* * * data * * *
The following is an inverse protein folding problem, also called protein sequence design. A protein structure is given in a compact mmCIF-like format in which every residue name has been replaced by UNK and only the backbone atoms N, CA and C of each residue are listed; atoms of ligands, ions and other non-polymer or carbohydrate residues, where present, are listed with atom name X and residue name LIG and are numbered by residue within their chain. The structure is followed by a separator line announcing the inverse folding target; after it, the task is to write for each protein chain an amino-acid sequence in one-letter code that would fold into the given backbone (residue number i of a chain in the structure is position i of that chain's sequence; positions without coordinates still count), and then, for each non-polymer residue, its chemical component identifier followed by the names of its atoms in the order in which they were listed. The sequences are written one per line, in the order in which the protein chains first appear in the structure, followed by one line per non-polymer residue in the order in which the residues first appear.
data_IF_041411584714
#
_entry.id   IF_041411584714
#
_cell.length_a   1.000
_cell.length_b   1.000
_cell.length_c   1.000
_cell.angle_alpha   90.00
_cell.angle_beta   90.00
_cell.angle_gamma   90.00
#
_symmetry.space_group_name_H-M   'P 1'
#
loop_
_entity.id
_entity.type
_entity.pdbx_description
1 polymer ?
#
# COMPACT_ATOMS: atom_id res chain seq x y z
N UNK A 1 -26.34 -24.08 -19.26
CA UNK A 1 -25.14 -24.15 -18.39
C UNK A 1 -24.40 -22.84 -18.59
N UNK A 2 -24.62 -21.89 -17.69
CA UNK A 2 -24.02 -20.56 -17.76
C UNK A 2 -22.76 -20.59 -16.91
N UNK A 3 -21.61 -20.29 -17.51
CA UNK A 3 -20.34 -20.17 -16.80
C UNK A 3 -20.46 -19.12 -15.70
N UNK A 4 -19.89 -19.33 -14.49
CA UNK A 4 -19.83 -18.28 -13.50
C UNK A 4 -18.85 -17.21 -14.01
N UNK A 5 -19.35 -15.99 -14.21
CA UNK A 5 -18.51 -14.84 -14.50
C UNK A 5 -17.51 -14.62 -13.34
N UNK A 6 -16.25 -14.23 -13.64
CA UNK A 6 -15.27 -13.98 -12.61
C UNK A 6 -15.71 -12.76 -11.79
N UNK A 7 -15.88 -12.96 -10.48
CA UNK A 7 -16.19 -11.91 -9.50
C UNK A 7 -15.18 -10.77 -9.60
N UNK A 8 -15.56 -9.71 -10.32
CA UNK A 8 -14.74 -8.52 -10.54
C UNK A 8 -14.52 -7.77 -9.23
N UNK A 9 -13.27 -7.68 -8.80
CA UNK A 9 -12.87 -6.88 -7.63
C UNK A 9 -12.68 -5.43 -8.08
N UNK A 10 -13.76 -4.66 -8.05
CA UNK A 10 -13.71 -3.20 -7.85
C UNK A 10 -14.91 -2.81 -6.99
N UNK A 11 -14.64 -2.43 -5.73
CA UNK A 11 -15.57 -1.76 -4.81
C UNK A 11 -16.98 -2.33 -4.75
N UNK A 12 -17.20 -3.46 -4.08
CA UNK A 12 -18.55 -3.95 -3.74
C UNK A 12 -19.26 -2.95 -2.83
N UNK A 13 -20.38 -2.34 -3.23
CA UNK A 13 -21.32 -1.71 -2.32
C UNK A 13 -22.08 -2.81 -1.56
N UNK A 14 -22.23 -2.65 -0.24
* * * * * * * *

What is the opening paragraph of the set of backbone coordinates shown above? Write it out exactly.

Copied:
The following is an inverse protein folding problem, also called protein sequence design. A protein structure is given in a compact mmCIF-like format in which every residue name has been replaced by UNK and only the backbone atoms N, CA and C of each residue are listed; atoms of ligands, ions and other non-polymer or carbohydrate residues, where present, are listed with atom name X and residue name LIG and are numbered by residue within their chain. The structure is followed by a separator line announcing the inverse folding target; after it, the task is to write for each protein chain an amino-acid sequence in one-letter code that would fold into the given backbone (residue number i of a chain in the structure is position i of that chain's sequence; positions without coordinates still count), and then, for each non-polymer residue, its chemical component identifier followed by the names of its atoms in the order in which they were listed. The sequences are written one per line, in the order in which the protein chains first appear in the structure, followed by one line per non-polymer residue in the order in which the residues first appear.